The Arlington Memorial Bridge is reduced to three car travel lanes and one sidewalk starting today, October 15, 2018. One lane will run each direction, East and Westbound, with a reversible lane to accommodate rush hour traffic. Pedestrians and cyclists who use the sidewalk must use the North sidewalk. These changes are 24/7/365 until the National Park Service’s repair work finishes in 2021. Watch this video to see how traffic flows will change.
Car Travel Down to Three Lanes
Between 4 AM and Noon, two lanes will send traffic across the Potomac River into DC. The remaining lane stays open for contra-flow travel. Noon through 4 AM, the middle of the three lanes reverses, so that evening rush hour traffic has more space to head back into Virginia.
The construction work happens in two phases, with phase one repairing the South half of the bridge. At the midpoint of the project, the North section will close and South section will re-open. From that point until the end of the project, an identical traffic pattern follows on the South Side: two lanes in, one out in the morning, and two out/one in during the evening and overnight.
During both phases of the project, a temporary overhead signal will direct traffic entering the bridge. Double-check those signals to make sure there haven’t been any modifications to the schedule.
Motorists will be able to enter and exit the Bridge from Memorial Circle on the Virginia side and Lincoln Memorial Circle NW on the DC side. Access and exit remain for all roadways connected to the Bridge.
Pedestrians to Detour and Use Only One Side of the Bridge
Pedestrians and cyclists will be limited to one sidewalk across the Memorial Bridge for the duration of the reconstruction effort. For a few years starting this week, they must use the roadside
path on the North end of the Bridge. Folks heading over to DC from the South, where the Mt. Vernon Trail connects, will travel across temporary crosswalks on Washington Boulevard and Memorial Avenue around Memorial Circle. That clockwise detour puts you onto the North sidewalk.
After construction work switches to the Northside of the Bridge, pedestrians and cyclists will use the South sidewalk. The temporary crosswalks on Washington Blvd and Memorial Ave remain. Bike commuters, runners, and pedestrians mostly use the South sidewalk, so the fitness-minded have only a few years of disrupted routine.
For many years, the South sidewalk has been in terrible condition, and I welcome this temporary inconvenience as much as I hope you do, fellow active commuters. Since 2012, we’ve had to ride or run over those large wooden ramps. And the concrete is cracked, with giant holes in many places. Here’s to hoping there won’t be any bumps when the Southside is done. I’d bet I’m not the only one who’s lost a water bottle after a pothole there rocketed it out of the cage and into traffic on the Brid**ge.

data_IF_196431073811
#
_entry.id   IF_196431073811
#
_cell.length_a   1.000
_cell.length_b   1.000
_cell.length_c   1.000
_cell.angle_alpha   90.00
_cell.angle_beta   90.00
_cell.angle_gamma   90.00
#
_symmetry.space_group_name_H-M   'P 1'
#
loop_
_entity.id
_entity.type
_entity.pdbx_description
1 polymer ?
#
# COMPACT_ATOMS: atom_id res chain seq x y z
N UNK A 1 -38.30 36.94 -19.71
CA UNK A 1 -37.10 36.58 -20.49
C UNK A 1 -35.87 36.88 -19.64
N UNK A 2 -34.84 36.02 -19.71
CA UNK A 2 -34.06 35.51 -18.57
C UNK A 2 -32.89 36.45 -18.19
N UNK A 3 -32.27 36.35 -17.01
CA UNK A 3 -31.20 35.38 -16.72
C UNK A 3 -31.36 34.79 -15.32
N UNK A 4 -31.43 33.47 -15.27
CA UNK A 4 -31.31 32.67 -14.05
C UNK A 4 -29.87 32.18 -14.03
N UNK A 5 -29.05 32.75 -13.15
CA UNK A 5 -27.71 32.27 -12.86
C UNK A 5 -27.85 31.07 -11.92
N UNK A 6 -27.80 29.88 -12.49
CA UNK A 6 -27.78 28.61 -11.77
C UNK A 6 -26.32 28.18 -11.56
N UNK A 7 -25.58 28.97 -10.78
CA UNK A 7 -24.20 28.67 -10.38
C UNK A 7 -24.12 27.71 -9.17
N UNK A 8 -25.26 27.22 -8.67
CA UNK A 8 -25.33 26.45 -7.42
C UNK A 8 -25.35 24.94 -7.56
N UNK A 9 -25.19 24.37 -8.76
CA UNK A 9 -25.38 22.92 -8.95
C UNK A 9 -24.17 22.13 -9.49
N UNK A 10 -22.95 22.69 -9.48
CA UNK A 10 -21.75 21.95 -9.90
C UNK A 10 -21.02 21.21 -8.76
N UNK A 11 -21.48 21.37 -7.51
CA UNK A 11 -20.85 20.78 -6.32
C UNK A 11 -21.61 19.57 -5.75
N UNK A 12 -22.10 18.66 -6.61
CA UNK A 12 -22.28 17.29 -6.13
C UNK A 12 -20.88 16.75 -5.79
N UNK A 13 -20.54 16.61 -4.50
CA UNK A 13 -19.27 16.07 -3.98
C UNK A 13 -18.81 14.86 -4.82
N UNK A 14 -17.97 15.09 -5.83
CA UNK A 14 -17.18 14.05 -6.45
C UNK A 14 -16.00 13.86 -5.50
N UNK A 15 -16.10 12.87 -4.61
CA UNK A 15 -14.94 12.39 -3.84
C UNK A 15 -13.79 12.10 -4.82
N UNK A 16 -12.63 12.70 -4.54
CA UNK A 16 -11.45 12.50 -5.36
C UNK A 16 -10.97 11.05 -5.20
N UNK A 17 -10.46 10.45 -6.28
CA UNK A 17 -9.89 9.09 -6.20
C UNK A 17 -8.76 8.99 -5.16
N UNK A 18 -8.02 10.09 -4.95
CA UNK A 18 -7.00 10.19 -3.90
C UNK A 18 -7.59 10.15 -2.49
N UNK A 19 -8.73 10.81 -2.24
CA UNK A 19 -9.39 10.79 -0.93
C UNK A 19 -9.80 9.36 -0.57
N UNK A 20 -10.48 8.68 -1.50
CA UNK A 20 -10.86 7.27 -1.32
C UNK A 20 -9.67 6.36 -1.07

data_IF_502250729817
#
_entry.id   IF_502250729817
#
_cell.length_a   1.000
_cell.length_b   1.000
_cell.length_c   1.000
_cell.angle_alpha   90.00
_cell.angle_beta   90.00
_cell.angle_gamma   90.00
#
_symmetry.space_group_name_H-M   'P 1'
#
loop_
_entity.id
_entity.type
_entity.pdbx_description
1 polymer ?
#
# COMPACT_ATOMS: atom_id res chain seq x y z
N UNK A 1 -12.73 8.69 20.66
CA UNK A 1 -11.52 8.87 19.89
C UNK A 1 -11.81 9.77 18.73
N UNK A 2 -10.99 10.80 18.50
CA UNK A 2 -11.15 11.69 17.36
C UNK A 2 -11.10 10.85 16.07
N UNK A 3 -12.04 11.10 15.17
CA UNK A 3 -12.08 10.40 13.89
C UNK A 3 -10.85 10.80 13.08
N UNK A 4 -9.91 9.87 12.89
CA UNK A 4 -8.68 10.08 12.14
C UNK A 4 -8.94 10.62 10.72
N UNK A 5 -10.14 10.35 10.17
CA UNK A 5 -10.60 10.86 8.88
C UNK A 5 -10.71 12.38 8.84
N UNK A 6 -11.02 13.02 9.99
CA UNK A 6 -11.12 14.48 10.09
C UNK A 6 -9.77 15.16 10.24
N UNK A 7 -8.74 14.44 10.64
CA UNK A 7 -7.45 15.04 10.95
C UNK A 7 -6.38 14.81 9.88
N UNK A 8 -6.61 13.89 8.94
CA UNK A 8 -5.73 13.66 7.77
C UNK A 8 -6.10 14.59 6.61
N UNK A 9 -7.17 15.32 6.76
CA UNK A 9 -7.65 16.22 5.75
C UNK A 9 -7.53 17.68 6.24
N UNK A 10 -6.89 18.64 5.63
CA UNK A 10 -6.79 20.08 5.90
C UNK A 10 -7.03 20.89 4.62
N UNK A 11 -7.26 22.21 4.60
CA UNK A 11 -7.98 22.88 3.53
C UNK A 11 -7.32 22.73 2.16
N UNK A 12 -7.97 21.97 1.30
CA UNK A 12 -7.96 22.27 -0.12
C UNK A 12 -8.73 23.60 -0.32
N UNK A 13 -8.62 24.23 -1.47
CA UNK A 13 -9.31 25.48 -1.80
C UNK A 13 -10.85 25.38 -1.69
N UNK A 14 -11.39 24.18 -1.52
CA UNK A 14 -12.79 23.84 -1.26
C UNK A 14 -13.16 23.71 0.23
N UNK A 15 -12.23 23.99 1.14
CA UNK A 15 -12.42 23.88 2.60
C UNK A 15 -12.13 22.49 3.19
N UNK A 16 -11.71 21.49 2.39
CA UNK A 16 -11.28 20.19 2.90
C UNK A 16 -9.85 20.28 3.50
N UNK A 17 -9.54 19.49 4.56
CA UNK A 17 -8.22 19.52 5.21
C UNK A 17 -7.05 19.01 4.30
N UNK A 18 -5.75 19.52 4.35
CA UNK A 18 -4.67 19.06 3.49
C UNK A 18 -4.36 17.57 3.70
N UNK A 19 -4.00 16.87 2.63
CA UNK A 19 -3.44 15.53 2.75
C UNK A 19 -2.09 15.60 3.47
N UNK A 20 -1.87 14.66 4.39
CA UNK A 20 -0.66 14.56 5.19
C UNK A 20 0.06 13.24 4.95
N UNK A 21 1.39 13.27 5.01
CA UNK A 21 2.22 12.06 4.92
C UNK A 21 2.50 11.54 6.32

Boat Traffic Will Be Diverted to Avoid Construction
Construction work will proceed incrementally across the span of the Bridge, and then back again as they rebuild the North side of the Bridge. As that work moves across the bridge, NPS will direct boat traffic to the next channel underneath the bridge. In the future, I hope to cover lots of boat topics. A ferry service for commuters might happen, so there might be a lifevest explainer here soon.
The Memorial Bridge Used to Be a Draw Bridge
They’re pretty much replacing the entire bridge. The Arlington Memorial Bridge was commissioned in the early 1920s, the Army Corps of Engineers started construction in 1925, and it opened in 1929. It began life as a drawbridge, “specifically a two-leaf bascule span. The bridge allowed large vessels to reach the port at Georgetown.”
The drawbridge control room is one of the coolest hidden treasures in DC. “Memorial raised its drawbridge for the final time on February 28, 1961. The Theodore Roosevelt Bridge under construction a third of a mile upstream was a solid concrete structure, which eliminated the functionality of Memorial’s draw span. Finally, in 1976, the leaves of the Memorial Bridge draw were sealed, and the doors to the control room locked for good.”
The Memorial Bridge Has Been Unsafe for Years
In 2015, the Memorial Bridge was declared “structurally deficient,” and the Federal Highway Administration barred large vehicles, trucks, and buses from using it. The repair project costs $277 million and would have required more funding if the project waited any longer. NPS has had to perform temporary emergency repairs on the structure since 2011. Without this reconstruction, the Bridge would have been closed to all vehicle traffic in 2021.